This pre-doctoral training program in Reproductive, Perinatal, and Pediatric Epidemiology in the Department of Epidemiology of the Rollins School of Public Health of Emory University will train outstanding candidates in the discipline of epidemiology, mentor them in research teams that include basic and clinical scientists, and prepare them as teachers as well as independent researchers. Three students will be recruited each year and supported for up to three years. They will develop methodologic skills from a rigorous core of biostatistics and epidemiologic methods courses and will receive formal training in teaching skills and in the ethical conduct of research. In specialization courses and interdisciplinary seminars, students will gain an academic understanding of the related areas of reproductive, perinatal, and pediatric epidemiology. Throughout the pre-doctoral curriculum and research experiences, students will progress from more general to specific areas, culminating in dissertation research focused in one of the three fields. A balance of specialization is anticipated, so that approximately equal numbers of students will specialize in each of the three fields. Core leaders for these areas are Drs. Carol Hogue (PI and Perinatal Leader), Carolyn Drews-Botsch (Pediatric Leader), and Michele Marcus (Reproductive Leader). All have extensive research and training experience. In addition, numerous, highly-qualified faculty in Epidemiology and other departments of Rollins, and in the School of Medicine Departments of Gynecology and Obstetrics, Pediatrics, and Human Genetics have indicated interest in serving as mentors. At the nearby Federal Centers for Disease Control and Prevention, adjunct faculty who have major research projects, as well as experience, have also expressed interest in serving as mentors. Interdisciplinary seminars, which will rotate in the clinical departments and the CDC, will expose students to potential mentors. Students will have research internships during the first two academic years with a minimum of two of the several epidemiology faculty who have extensive ongoing research projects in one or more of the fields. During the summers between academic years, trainees will have clinical research internships in the School of Medicine or at CDC Their dissertation research will most likely develop from one of these experiences and be funded through ongoing research grants or supplements which the students will obtain. Relevance: More evidence-based and epidemiologic research is required to make major advances in reducing major morbiditiy and mortality associated with gynecologic infertility, unintended pregnancy, pregnancy complications, preterm delivery, and congenital defects.Beginning with their dissertation research and continuing throughout their careers, graduates of this program should make significant contributions to this knowledge base.lae, and congenital anomalies.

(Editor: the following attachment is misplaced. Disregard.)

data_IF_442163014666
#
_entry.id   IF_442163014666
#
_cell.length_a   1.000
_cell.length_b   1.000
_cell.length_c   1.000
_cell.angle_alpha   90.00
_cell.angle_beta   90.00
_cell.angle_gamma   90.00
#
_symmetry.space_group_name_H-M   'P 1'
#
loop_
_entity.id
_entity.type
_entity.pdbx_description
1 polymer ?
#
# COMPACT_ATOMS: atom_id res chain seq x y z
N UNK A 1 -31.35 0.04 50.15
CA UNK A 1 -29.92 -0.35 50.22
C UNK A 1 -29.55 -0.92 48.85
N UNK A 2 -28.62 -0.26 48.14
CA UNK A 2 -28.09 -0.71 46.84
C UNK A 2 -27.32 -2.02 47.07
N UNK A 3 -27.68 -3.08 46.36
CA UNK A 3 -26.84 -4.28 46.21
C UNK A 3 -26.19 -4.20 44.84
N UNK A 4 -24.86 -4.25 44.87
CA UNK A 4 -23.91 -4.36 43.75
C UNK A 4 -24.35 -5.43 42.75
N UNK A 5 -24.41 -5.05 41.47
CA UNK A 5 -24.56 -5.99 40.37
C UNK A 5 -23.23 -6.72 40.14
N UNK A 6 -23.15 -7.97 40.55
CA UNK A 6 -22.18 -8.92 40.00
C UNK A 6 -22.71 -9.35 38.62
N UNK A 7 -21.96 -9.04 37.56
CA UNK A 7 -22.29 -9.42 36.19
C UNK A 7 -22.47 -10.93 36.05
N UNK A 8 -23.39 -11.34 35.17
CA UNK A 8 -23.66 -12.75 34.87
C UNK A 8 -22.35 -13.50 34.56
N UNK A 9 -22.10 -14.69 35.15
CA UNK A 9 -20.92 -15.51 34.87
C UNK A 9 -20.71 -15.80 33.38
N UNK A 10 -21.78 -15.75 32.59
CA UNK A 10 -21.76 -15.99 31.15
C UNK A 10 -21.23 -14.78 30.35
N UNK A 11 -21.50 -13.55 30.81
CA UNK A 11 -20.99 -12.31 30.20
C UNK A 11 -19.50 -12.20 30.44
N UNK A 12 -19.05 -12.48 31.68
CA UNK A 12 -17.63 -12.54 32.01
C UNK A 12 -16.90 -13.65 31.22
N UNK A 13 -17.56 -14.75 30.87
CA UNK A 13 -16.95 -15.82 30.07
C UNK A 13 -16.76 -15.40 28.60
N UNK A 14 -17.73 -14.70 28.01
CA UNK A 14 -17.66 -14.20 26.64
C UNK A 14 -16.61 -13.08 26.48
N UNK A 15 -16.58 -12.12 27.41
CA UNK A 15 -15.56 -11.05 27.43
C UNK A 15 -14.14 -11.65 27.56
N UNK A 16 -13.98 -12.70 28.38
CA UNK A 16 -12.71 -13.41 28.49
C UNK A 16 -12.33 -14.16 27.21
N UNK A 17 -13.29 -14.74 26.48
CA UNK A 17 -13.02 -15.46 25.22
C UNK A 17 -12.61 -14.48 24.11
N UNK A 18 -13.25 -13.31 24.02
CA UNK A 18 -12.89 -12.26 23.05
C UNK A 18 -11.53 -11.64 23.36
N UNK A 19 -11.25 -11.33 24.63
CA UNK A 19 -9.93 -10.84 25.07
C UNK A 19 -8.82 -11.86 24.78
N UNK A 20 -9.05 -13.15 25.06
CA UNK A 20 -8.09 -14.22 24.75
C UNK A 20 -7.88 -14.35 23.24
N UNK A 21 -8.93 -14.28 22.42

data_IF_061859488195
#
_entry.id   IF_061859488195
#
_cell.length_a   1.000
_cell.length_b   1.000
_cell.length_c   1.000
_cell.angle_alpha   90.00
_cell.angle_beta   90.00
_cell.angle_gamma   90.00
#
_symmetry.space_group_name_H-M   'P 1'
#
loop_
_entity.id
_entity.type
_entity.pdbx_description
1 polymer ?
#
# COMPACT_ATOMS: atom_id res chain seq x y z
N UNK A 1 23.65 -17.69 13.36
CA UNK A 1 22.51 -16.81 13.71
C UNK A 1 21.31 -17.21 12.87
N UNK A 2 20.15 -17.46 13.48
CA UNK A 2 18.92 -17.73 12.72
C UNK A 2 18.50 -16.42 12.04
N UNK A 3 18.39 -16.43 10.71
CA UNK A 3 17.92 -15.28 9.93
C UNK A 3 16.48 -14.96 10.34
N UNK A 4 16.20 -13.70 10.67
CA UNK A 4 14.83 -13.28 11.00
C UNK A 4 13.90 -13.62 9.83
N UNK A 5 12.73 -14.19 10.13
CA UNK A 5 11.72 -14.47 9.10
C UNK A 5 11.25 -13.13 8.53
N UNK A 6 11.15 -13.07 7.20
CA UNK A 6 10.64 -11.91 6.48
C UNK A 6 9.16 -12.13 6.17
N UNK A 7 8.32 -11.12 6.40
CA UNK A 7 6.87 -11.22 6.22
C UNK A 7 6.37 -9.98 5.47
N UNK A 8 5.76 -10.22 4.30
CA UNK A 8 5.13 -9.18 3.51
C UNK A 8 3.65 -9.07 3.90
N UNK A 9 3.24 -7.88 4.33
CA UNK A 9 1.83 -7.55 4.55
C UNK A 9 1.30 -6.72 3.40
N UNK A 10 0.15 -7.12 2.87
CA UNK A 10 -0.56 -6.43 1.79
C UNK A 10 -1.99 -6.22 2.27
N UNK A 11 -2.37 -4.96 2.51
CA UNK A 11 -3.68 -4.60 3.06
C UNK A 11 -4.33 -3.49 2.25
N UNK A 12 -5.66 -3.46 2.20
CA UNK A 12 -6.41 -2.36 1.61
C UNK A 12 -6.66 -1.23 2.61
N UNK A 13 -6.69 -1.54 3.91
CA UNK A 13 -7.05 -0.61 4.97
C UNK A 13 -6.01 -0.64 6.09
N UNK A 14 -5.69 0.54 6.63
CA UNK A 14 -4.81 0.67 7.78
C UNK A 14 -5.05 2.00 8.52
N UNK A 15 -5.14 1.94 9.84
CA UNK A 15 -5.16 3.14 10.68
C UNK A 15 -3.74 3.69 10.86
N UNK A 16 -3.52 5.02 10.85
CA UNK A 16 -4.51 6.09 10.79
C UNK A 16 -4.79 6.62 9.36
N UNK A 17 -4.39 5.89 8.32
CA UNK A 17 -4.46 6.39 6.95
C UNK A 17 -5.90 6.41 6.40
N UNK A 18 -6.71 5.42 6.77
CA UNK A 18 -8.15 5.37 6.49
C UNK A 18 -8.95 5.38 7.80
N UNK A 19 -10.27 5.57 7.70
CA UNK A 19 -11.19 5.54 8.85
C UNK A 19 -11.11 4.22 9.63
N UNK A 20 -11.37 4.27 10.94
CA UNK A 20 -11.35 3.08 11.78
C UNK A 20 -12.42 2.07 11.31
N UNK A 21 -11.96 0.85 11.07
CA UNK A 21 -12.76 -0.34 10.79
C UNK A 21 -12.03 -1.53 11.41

National Institute of Health (NIH)
Eunice Kennedy Shriver National Institute of Child Health & Human Development (NICHD)
Institutional National Research Service Award (T32)
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Pediatrics Subcommittee (CHHD)
Program Officer
Zajicek, Anne
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Emory University
Public Health & Prev Medicine
Schools of Public Health
United States
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